Squat Lobster (Munida rugosa) in Loch Striven. Nikon D200 + Nikon 60mm lens. Single strobe with "Trev-style" bottle snoot.
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River deep, mountain high

Or possibly river-not-so-deep. This is my buddy Trevor who posed patiently for this image in the river Etive in Scotland. I think river diving is under-rated; you often hear divers discussing dives in terms of “what depth did you get?” I don’t think that’s very important; what matters is what the experience was like. Rivers offer the chance to see quite a different aspect of our environment. The rocks are sculpted into smooth curves by the passing of water in the same direction over many years. The water may take on the “malt whisky” look, giving everything a golden or even sepia look. I have swum with beautiful wild trout and seen the inside of a waterfall. All this in less than 3m of water. Who cares “how many metres” I got?Diver in River Etive, Scotland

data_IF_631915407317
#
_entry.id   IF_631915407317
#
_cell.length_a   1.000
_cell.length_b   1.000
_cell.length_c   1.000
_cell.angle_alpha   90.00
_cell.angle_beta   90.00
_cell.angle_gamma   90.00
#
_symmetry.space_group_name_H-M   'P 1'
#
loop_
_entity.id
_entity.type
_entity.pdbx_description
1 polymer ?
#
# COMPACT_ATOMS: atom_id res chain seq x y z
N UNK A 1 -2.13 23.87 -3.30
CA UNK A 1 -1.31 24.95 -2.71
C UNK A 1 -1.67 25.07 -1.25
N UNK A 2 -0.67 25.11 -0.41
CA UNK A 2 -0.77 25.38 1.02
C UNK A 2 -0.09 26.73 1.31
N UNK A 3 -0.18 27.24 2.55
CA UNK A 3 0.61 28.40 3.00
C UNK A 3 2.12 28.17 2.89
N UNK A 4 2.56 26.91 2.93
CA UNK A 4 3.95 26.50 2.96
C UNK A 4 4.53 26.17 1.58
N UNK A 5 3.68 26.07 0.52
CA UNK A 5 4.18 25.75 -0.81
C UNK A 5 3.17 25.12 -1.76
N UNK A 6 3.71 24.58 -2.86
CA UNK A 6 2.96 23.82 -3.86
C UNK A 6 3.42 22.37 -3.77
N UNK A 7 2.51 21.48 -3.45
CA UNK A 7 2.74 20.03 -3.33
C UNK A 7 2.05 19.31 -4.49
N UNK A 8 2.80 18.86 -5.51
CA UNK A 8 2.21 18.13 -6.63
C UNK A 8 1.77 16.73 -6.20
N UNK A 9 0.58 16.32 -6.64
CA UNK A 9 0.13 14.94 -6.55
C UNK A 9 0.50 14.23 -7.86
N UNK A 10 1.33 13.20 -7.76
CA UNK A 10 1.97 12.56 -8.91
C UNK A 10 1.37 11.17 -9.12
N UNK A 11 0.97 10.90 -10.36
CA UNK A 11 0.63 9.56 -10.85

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Planning time

I am thinking about where to make an early season dip next month. To go South Coast (closer, probably warmer) or W Scotland (further, probably colder, more shelter)? This shot reminded me of great diving I’ve had in the Scottish Sea Lochs and the draw to explore some more is strong…..

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Welcome!

Welcome to UnderSea-Images, the underwater photography blog of Charles Erb. Here I will post some of my favourite underwater images, with some comment. I think the comments are important because my best images are usually captured in great company and its nice to remember those times.

Always fascinated by the sea, I have been a scuba diver for 25 years and have been taking pictures underwater for about 10 years. I have dived in a number of worldwide locations, but my abiding love is exploring the waters around the UK coast. Being based in the Midlands does not allow my diving to be as frequent as I would like, but it does at least mean that I have access to a wide variety of locations. My favourite areas are the Devon and Cornish coasts, the Scottish sea lochs and West Wales.